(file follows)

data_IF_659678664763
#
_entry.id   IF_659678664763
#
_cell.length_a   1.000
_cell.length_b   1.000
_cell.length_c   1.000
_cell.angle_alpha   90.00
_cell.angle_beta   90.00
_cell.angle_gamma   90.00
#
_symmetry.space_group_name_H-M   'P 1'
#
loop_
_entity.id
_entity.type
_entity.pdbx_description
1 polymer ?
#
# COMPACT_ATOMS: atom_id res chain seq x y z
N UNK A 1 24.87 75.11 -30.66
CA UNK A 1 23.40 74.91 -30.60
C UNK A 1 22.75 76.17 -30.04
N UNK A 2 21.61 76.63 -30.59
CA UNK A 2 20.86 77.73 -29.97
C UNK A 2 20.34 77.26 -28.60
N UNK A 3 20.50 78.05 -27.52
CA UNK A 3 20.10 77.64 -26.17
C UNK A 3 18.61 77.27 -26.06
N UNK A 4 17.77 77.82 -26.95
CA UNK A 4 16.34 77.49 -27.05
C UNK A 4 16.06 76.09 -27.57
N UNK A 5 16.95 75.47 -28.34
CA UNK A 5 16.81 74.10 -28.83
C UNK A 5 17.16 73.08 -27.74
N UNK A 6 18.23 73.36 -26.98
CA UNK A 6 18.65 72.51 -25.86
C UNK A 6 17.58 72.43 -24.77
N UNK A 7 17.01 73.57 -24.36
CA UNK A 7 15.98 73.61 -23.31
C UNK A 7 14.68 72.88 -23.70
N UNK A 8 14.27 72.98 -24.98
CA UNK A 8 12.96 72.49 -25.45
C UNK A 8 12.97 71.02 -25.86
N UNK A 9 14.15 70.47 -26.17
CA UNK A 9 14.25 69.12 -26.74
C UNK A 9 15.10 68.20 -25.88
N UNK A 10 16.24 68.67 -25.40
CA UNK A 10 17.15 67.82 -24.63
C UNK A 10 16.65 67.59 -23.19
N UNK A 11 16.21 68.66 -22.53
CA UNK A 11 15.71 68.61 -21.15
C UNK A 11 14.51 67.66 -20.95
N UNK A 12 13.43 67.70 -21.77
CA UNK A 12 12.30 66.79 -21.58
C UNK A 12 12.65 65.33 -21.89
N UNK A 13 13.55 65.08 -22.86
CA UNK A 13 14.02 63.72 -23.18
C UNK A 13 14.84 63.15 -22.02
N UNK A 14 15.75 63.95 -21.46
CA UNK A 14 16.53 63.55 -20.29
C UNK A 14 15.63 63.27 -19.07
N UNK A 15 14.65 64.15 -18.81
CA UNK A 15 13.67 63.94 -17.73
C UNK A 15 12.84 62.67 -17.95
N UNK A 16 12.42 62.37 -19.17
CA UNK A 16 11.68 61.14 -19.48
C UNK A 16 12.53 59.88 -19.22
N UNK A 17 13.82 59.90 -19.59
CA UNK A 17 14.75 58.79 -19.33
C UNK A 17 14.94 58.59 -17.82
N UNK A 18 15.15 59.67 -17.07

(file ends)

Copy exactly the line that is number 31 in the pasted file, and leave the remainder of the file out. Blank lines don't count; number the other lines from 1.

CA UNK A 4 16.34 77.49 -27.05